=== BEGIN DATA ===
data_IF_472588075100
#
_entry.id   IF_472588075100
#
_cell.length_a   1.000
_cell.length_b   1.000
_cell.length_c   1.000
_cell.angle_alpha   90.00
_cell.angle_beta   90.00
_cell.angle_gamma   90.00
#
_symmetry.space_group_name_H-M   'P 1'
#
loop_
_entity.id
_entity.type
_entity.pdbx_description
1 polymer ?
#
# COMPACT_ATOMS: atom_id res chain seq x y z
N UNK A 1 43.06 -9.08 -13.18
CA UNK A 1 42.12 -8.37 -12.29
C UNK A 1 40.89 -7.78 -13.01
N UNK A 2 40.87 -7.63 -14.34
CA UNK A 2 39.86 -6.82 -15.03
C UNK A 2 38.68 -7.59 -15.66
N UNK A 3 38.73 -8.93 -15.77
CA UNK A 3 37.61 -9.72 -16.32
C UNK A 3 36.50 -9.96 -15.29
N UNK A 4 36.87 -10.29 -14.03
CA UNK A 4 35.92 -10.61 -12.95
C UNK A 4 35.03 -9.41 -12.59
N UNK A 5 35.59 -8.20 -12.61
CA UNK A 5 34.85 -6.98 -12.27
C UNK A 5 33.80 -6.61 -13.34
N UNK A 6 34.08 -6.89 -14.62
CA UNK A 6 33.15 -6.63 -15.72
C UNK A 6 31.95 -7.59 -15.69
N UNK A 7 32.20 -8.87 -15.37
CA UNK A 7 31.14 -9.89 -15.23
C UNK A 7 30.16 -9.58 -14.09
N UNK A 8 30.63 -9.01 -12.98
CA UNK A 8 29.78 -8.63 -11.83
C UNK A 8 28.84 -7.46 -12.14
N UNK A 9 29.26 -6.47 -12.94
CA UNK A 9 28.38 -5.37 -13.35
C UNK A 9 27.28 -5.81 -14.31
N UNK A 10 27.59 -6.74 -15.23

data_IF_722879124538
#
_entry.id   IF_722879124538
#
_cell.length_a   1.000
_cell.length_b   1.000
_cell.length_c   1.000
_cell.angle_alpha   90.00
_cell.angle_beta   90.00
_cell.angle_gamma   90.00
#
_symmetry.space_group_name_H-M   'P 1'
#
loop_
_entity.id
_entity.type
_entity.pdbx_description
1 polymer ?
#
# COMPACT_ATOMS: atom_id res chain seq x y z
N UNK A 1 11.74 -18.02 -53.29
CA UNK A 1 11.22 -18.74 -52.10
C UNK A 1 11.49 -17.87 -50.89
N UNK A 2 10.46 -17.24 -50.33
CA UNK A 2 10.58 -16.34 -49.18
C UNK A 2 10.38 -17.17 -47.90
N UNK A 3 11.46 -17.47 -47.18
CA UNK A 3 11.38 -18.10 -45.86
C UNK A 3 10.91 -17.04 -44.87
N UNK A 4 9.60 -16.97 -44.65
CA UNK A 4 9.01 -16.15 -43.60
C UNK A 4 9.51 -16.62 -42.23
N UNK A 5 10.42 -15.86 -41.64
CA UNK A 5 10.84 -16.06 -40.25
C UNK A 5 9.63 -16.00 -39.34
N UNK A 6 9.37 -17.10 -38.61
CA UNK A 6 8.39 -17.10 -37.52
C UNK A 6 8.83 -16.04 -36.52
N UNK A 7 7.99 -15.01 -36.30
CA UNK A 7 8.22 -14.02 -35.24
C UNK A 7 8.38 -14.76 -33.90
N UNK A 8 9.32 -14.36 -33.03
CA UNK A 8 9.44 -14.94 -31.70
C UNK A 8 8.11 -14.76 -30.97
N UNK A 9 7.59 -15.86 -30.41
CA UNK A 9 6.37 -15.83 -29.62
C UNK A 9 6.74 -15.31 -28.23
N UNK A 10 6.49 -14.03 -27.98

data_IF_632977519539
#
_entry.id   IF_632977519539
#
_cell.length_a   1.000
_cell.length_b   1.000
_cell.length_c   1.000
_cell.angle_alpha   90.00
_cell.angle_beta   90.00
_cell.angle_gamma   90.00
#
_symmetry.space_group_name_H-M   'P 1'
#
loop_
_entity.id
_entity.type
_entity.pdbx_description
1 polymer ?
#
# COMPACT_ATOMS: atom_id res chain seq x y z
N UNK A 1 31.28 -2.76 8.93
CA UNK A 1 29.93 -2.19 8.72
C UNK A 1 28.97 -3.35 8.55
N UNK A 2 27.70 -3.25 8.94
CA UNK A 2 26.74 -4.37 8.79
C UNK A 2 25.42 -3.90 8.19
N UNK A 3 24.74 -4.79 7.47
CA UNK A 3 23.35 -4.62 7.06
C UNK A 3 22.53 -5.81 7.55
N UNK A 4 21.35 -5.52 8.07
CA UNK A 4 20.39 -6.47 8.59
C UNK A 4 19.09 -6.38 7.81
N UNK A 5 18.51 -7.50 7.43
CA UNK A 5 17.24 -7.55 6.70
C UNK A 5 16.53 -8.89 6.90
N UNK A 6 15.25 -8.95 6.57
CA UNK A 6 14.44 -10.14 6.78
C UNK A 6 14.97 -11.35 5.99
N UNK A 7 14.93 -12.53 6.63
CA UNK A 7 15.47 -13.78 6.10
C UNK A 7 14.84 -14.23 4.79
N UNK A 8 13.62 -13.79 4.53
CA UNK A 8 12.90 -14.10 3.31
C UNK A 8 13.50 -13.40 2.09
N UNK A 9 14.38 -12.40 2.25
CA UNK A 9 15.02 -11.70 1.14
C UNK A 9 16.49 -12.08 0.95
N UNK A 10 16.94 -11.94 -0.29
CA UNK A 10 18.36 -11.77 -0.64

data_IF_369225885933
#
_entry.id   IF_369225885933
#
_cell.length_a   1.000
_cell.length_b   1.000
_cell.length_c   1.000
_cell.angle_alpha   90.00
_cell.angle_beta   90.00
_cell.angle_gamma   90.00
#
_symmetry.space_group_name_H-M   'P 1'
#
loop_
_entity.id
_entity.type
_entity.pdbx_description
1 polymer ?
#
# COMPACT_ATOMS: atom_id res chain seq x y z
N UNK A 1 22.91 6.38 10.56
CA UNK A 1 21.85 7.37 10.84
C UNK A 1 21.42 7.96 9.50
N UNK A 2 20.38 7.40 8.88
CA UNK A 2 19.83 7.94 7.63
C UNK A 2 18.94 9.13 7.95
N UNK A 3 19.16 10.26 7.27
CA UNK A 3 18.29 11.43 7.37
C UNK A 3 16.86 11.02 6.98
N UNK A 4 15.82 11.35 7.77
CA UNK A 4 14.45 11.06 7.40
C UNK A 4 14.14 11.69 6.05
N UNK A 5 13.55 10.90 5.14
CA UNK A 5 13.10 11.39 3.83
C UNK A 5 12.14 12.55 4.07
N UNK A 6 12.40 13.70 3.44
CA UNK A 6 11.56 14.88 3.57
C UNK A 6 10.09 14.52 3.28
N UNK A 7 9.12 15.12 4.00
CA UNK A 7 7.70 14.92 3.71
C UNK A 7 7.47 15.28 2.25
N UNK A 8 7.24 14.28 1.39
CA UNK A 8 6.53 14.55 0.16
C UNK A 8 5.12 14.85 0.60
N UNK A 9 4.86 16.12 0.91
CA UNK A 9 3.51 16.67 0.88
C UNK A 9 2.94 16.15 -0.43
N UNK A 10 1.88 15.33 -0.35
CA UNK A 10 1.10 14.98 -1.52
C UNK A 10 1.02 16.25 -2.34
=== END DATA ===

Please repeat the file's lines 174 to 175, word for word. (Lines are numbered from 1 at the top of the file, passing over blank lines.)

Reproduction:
C UNK A 3 16.86 11.02 6.98
N UNK A 4 15.82 11.35 7.77